UN group decides passports will include facial biometrics

UN group decides passports will include facial biometrics

An international aviation security body has developed draft standards for embedding biometrics into machine-readable travel documents such as passports, though details of the requirements must be resolved over the next several months, a State Department official said.

The International Civil Aviation Organization, a specialized United Nations agency based in Montreal, has approved its working group's recommendation of facial recognition as the biometric technology of choice for travel documents. The group also selected high-capacity, contactless integrated circuit chips to store the digital images on the documents.

But much work still remains, from finalizing specifications for the facial images and chip capacity to determining the funding and timetable for the documents' overhaul, said Richard P. McClevey, director of the Office of Information Management and Liaison for the State Department.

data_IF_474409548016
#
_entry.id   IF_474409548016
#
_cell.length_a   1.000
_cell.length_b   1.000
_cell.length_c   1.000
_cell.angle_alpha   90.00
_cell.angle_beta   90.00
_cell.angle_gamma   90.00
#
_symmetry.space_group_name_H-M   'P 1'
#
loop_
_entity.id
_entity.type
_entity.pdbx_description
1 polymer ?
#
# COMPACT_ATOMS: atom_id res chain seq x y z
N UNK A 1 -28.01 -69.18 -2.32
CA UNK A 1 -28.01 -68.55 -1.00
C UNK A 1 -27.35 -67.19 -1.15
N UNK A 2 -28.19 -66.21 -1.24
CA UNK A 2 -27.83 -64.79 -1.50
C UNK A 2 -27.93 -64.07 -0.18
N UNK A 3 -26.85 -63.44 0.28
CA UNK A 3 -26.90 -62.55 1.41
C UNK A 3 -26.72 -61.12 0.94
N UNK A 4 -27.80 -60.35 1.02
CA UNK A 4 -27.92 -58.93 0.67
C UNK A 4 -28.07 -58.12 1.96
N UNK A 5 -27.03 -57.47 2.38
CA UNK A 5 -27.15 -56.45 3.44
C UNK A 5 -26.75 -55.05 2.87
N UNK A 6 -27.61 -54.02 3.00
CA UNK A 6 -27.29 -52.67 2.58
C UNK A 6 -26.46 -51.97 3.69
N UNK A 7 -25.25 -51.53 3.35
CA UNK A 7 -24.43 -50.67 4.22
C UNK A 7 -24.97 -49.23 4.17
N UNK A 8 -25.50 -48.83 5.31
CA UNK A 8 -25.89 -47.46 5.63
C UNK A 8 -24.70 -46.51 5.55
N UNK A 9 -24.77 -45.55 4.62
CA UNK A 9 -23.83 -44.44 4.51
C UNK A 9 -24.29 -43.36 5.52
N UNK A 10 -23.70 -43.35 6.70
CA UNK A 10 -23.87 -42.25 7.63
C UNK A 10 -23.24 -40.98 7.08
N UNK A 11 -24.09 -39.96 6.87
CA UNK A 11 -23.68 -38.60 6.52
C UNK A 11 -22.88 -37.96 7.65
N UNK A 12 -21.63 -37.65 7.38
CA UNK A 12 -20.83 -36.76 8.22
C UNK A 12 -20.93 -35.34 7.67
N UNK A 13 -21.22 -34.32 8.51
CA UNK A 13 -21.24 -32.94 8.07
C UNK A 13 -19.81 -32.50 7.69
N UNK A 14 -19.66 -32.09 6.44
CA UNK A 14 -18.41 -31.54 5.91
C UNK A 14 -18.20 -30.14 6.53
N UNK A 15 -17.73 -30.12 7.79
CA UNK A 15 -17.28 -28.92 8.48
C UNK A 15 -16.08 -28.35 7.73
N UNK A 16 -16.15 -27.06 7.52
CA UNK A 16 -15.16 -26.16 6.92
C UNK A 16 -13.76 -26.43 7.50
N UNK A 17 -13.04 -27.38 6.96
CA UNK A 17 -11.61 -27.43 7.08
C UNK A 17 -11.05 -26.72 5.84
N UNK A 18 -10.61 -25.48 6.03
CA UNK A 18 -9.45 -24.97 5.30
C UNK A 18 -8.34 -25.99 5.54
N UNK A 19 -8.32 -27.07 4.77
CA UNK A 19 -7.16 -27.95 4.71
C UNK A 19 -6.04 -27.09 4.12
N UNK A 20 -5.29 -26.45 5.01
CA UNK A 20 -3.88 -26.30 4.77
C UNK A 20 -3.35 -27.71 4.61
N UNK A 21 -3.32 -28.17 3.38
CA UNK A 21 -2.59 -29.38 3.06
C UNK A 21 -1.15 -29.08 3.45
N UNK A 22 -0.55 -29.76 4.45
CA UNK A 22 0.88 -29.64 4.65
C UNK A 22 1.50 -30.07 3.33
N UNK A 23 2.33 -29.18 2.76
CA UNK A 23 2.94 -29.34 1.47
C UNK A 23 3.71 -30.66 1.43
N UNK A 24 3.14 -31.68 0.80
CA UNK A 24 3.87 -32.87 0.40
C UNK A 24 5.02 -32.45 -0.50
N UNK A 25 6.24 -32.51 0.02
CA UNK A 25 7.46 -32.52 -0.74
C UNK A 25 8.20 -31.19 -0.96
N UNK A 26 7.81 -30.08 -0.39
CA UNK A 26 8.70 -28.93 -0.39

But time is short. The Enhanced Border Security and Visa Reform Act mandates that countries in the Visa Waiver program begin complying with the ICAO biometrics requirements by October 2004. McClevey acknowledged that the deadline is tight but said it must be met.

'If I had my personal preference, I would like to have more time to do this. We all would,' McClevey said yesterday at the BiometricsWorld Executive Conference in Washington. 'But the fact of the matter is, the law is what it is. ' We're not going to change that.'

The biometrics decision will be included in ICAO's Document 9303, which discusses recommended standards for international machine-readable travel documents. The group, which counts 188 member nations, favored facial recognition as the least intrusive biometric test and integrated circuit chips as the best capacity storage medium, McClevey said.

To secure the biometrics piece on the travel documents, ICAO suggests using digital signatures with a public-key infrastructure, with each country's government serving as its central signing authority.


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